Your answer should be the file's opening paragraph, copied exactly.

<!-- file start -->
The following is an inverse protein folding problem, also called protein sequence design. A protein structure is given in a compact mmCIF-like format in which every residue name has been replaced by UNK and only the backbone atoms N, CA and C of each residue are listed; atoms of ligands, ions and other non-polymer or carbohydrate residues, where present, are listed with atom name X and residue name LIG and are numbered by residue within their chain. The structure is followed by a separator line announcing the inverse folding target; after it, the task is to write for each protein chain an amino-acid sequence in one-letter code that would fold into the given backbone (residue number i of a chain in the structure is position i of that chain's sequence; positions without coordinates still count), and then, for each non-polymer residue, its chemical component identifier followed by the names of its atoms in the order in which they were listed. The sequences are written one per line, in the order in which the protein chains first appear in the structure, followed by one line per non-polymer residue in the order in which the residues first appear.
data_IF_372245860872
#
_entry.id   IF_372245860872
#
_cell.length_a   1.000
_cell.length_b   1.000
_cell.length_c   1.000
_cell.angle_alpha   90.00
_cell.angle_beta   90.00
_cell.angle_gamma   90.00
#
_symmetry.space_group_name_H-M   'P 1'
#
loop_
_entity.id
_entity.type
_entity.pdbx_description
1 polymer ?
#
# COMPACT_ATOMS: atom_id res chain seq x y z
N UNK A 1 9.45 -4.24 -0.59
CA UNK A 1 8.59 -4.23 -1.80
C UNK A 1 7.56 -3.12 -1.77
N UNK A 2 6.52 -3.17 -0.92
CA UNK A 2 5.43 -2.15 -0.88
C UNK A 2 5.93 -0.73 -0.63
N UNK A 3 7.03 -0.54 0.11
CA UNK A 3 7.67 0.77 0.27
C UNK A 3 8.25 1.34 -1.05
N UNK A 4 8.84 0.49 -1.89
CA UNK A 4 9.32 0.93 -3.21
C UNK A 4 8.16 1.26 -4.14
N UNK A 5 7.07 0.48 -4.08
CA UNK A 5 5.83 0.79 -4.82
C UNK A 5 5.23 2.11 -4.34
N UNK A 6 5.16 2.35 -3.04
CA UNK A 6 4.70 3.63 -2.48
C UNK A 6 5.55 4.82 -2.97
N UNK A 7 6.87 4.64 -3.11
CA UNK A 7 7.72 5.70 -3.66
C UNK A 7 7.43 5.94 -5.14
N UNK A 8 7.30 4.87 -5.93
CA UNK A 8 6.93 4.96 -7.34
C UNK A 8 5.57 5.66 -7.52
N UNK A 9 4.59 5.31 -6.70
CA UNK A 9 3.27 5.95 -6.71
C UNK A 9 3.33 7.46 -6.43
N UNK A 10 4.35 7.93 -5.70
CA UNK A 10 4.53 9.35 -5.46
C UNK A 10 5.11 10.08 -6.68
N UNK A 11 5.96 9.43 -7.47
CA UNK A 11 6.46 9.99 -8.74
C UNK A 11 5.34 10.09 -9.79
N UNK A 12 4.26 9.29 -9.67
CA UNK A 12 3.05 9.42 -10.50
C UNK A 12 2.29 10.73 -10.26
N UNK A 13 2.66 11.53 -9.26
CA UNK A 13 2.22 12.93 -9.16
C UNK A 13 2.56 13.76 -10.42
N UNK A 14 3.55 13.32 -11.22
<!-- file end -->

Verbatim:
The following is an inverse protein folding problem, also called protein sequence design. A protein structure is given in a compact mmCIF-like format in which every residue name has been replaced by UNK and only the backbone atoms N, CA and C of each residue are listed; atoms of ligands, ions and other non-polymer or carbohydrate residues, where present, are listed with atom name X and residue name LIG and are numbered by residue within their chain. The structure is followed by a separator line announcing the inverse folding target; after it, the task is to write for each protein chain an amino-acid sequence in one-letter code that would fold into the given backbone (residue number i of a chain in the structure is position i of that chain's sequence; positions without coordinates still count), and then, for each non-polymer residue, its chemical component identifier followed by the names of its atoms in the order in which they were listed. The sequences are written one per line, in the order in which the protein chains first appear in the structure, followed by one line per non-polymer residue in the order in which the residues first appear.